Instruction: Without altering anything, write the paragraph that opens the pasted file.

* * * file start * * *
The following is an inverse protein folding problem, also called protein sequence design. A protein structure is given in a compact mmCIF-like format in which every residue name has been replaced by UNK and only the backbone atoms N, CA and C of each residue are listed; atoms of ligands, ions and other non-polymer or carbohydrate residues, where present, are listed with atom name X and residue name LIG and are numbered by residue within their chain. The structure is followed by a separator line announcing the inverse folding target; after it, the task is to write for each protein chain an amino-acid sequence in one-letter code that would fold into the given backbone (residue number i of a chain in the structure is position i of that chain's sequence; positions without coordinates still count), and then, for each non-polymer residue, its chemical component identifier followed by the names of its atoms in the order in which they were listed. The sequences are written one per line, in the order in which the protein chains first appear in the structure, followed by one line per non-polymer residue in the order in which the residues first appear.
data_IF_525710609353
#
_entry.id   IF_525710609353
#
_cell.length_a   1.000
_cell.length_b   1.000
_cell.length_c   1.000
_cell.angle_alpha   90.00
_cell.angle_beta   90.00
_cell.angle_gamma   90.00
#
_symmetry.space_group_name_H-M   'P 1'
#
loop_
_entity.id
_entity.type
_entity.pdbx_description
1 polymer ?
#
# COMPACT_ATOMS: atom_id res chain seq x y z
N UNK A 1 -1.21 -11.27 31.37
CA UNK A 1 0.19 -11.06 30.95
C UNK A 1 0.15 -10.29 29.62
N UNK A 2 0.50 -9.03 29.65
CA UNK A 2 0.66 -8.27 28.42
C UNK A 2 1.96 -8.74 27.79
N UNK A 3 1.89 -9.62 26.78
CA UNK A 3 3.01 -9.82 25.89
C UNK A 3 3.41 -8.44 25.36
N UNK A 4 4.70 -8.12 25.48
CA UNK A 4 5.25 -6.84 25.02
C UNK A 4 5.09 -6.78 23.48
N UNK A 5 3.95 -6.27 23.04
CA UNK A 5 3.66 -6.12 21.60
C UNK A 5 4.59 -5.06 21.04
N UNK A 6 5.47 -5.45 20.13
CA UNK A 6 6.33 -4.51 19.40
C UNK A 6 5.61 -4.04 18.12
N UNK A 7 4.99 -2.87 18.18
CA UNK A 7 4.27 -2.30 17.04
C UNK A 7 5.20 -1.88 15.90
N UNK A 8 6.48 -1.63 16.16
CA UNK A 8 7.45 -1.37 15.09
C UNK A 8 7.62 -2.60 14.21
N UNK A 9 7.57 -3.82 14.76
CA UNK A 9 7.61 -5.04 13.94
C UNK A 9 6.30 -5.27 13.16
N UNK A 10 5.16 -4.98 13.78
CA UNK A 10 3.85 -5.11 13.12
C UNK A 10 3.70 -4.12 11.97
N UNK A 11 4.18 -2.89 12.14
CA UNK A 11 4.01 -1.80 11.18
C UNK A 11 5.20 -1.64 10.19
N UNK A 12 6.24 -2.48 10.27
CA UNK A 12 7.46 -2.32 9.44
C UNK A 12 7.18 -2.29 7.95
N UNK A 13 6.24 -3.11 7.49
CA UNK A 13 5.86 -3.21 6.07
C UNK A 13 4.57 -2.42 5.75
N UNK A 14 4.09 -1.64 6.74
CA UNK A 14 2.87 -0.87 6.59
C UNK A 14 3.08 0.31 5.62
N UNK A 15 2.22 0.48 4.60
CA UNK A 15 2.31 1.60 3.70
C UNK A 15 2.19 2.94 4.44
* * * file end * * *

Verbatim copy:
The following is an inverse protein folding problem, also called protein sequence design. A protein structure is given in a compact mmCIF-like format in which every residue name has been replaced by UNK and only the backbone atoms N, CA and C of each residue are listed; atoms of ligands, ions and other non-polymer or carbohydrate residues, where present, are listed with atom name X and residue name LIG and are numbered by residue within their chain. The structure is followed by a separator line announcing the inverse folding target; after it, the task is to write for each protein chain an amino-acid sequence in one-letter code that would fold into the given backbone (residue number i of a chain in the structure is position i of that chain's sequence; positions without coordinates still count), and then, for each non-polymer residue, its chemical component identifier followed by the names of its atoms in the order in which they were listed. The sequences are written one per line, in the order in which the protein chains first appear in the structure, followed by one line per non-polymer residue in the order in which the residues first appear.